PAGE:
By now you should have chosen a style for the video. You should have also cast all actors, scouted all locations, and budgeted for the video crew’s every need. You should have a day-by-day breakdown, or shooting schedule, of exactly what will happen. Now’s the time to:

5. Communicate efficiently

MiscommunicationMost of the time, you’ll be working with a team of people or an individual freelancer who will report to you remotely and in-person. You’ll probably have spent plenty of time communicating remotely during the pre-production process and working out the kinks, so it may be tempting to simply sit back and hit autopilot during production.

But keep in mind that face-to-face communication is priceless. Now’s the best time for you to ask any remaining questions, add in suggestions, and voice concerns. If you can, be in the room while the camera is rolling so that you can catch any problems before they reach post-production. Learn how to better communicate with creatives and agencies.

6. Stop micromanaging

micromanage

But this doesn’t mean that you should start quarterbacking, either. There’s a reason you hired other people to make this video for you, after all.

Let them do their job and do yours by being the client. Don’t micromanage. Even if the video isn’t proceeding the way you’d envisioned it, realize that the production stage is not indicative of the final product. There is still post-production, when footage gets edited.

Manage your expectations. No matter what you think, even if you’re the CEO – you’re not the director. Trust in the people you hired to do the job. Especially if you’re being billed by the hour.

7. Get insured!

broken-lens

Notice how this one has an exclamation mark?

Getting insured is easily the most important way to save money on video in the long run. A sizeable production has so many moving parts and so many risks that not getting insured should be tantamount to criminal neglect.

What should you get insured for? Just about everything. For example, did you think of:

  • General Production Liability Insurance?
  • Negative Film/Videotape Insurance?
  • Props, Set, and Wardrobe Insurance?
  • Equipment Owned & Rented Insurance?
  • Third Party Property Damage Insurance?
  • Personal Injury Insurance?
  • Fire Damage Insurance?
  • Medical Expense Insurance?
  • Faulty Coverages Insurance?

 

Proper insurance coverage alone is a great reason to build a relationship with a producer you can rely on and trust.

Saving Money on Post-Production

At the finish line waits post-production, the stage where A-roll and B-roll footage gets edited together into something that hopefully resembles what you had outlined in your production brief.

By now, the worst has already passed, and there is no looking back. The footage you have is the footage you are going to use to make this video shine. Keep that in mind, keep managing those expectations, and keep saving!

8. Quell your inner editor

Editing an English language document

As any writer will tell you, the inner editor is both a blessing and a curse. We all have one, and any responsible, results-driven professional probably has a particularly persuasive one. But post-production is not the time to give in.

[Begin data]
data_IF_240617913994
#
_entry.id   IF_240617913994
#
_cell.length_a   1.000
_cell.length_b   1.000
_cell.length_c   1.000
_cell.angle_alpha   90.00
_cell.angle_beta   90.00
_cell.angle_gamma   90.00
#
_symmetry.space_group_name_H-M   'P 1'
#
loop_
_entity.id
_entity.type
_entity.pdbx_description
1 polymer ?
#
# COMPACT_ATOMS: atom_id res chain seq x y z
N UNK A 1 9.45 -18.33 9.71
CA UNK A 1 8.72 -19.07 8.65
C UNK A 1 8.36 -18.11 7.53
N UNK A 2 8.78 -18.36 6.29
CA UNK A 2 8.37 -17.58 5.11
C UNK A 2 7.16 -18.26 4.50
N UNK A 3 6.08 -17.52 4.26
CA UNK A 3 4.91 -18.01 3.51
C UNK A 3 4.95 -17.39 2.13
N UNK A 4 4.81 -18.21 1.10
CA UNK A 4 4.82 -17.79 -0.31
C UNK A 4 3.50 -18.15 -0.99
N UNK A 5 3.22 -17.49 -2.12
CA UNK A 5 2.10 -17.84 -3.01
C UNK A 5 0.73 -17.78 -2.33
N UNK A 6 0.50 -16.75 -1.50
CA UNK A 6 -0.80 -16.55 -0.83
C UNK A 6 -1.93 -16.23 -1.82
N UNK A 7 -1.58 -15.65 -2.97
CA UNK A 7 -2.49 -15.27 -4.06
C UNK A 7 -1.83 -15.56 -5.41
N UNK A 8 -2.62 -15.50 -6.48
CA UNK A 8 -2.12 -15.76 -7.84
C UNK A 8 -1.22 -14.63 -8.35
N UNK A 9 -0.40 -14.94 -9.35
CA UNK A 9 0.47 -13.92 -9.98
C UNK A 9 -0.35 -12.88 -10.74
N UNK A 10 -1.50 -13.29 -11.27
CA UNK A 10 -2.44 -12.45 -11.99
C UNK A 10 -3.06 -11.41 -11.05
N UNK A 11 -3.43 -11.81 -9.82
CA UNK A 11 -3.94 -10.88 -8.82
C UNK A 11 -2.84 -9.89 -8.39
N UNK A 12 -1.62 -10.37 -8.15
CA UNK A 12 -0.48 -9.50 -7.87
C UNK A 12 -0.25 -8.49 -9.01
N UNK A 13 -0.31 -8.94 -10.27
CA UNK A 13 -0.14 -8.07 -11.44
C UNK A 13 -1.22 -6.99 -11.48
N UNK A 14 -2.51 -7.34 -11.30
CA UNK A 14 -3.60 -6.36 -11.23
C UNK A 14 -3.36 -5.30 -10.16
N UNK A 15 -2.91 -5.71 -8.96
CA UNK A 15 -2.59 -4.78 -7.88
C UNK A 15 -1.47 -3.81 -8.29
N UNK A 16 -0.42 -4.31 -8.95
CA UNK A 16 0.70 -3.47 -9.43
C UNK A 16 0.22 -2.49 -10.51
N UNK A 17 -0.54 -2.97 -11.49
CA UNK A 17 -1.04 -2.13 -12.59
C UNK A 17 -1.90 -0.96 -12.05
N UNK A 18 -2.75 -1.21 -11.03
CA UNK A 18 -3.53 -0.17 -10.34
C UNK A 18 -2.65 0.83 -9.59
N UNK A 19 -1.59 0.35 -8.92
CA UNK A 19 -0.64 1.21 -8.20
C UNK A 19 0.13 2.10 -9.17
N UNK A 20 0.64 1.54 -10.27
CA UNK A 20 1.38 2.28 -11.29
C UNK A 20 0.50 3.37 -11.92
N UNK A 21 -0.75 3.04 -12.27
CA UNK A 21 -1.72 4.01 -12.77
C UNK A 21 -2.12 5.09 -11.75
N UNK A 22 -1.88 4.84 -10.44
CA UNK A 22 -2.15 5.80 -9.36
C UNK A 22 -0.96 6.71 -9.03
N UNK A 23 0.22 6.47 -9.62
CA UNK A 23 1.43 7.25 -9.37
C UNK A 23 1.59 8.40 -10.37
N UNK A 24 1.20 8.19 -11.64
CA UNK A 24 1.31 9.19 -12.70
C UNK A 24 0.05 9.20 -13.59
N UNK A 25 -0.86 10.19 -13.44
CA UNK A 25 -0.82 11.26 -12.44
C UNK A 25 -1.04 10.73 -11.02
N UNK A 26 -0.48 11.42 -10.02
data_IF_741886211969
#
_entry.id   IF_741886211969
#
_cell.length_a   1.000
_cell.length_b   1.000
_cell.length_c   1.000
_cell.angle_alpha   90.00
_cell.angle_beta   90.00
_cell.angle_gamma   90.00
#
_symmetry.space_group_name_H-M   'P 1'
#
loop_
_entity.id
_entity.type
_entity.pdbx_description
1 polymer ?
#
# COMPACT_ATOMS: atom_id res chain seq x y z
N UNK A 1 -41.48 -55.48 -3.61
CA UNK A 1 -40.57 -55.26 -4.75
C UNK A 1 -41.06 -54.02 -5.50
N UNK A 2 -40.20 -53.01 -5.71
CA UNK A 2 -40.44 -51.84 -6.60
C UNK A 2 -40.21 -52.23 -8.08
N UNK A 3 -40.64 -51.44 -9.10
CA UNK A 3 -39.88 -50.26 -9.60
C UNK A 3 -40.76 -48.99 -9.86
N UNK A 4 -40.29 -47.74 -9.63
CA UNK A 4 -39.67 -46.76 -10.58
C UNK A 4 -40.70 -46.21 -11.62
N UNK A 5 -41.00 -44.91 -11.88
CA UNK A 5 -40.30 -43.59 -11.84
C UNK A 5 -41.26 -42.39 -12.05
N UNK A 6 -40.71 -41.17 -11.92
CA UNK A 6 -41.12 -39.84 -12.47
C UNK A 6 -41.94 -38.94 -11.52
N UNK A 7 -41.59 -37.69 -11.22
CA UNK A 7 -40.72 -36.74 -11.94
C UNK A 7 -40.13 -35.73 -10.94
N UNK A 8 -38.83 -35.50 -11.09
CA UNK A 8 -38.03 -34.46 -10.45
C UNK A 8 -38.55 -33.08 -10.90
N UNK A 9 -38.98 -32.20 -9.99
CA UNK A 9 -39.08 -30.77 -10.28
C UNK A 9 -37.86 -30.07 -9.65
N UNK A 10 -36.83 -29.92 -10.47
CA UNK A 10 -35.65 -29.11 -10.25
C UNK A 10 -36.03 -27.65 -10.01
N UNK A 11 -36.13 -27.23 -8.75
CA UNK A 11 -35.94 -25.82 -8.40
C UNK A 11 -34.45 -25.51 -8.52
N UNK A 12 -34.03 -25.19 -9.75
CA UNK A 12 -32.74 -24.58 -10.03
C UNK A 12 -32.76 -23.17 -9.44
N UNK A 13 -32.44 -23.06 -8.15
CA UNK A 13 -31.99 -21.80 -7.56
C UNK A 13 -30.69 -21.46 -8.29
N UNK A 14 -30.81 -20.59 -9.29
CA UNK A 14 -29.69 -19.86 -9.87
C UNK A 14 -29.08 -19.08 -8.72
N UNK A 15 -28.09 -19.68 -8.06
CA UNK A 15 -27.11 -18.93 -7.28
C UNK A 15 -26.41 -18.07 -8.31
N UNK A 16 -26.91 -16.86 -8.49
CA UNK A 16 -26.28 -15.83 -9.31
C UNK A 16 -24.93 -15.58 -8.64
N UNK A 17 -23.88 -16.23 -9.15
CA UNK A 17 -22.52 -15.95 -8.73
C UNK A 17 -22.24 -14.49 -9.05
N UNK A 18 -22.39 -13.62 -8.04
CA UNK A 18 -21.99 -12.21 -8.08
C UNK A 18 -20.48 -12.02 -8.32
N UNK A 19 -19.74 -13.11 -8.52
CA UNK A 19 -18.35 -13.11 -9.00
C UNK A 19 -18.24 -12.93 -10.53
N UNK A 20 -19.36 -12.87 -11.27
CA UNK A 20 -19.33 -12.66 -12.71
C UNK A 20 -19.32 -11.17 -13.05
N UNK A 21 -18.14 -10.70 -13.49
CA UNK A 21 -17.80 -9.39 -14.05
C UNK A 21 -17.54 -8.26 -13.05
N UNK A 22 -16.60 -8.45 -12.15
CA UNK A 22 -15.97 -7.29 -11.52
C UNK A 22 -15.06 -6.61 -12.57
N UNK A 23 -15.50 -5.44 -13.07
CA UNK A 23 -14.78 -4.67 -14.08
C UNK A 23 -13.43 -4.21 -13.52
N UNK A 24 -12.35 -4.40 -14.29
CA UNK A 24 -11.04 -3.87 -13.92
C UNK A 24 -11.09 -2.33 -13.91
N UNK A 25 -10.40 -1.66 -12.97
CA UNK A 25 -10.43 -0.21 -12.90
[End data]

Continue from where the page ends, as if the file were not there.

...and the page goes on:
Every time you ask for an edit, the editor has to go back and make changes, then wait for your approval. Once you see the latest changes, you may be tempted to go back and ask for more changes. The editor will then make these changes, which might introduce unforeseen problems, and has to wait for your approval yet again. See the pattern?

Take your time to really review the video and understand what professional post-production looks like. Keep in mind that changes outside the scope of the footage you already have will bring the project back into the production stage, which is almost never worth it.

9. Avoid licenses

 19.-pile-of-cash

Even if your producer has access to excellent music – try to avoid it if it comes with a license.

Unless you can afford to spend tens of thousands of dollars or more on your video, you probably don’t want the added strain a license will invariably introduce to your budget. Licenses are expensive, no question about it, and they’re also usually one-use only. Meaning that you’ll have to pay again for a song that you want to reuse in another project.

Music isn’t the only thing that you might have to pay an additional licensing fee for. Stock images, stock footage, and sound effects are all potential candidates, too. In other words, now’s the time to decide whether you want to swap out a licensed element for an unlicensed one.

10. Talk about next time

Future

No video is perfect. When the finished product is finally in your hands, it’s likely you’ll have already thought of ways to do it better or ways you could have shaved off a couple hundred (or thousand) extra.

But in the wise words of Mark Zuckerberg, “Done is better than perfect.” Once a video is complete, it’s best not to dwell on possible improvements. Because, guess what? They’re not really affordable at this point.

Instead, talk with your producer and your team about how you can make the next video better, drawing from the mistakes and successes of the most recent production. Next play.

(Image credits to Longwood, Blonde Films, St. John Lutheran, Priceless Professional, Crystal Links, Oh Yes We Cam, Fast Track Expert, and Kent Nguyen)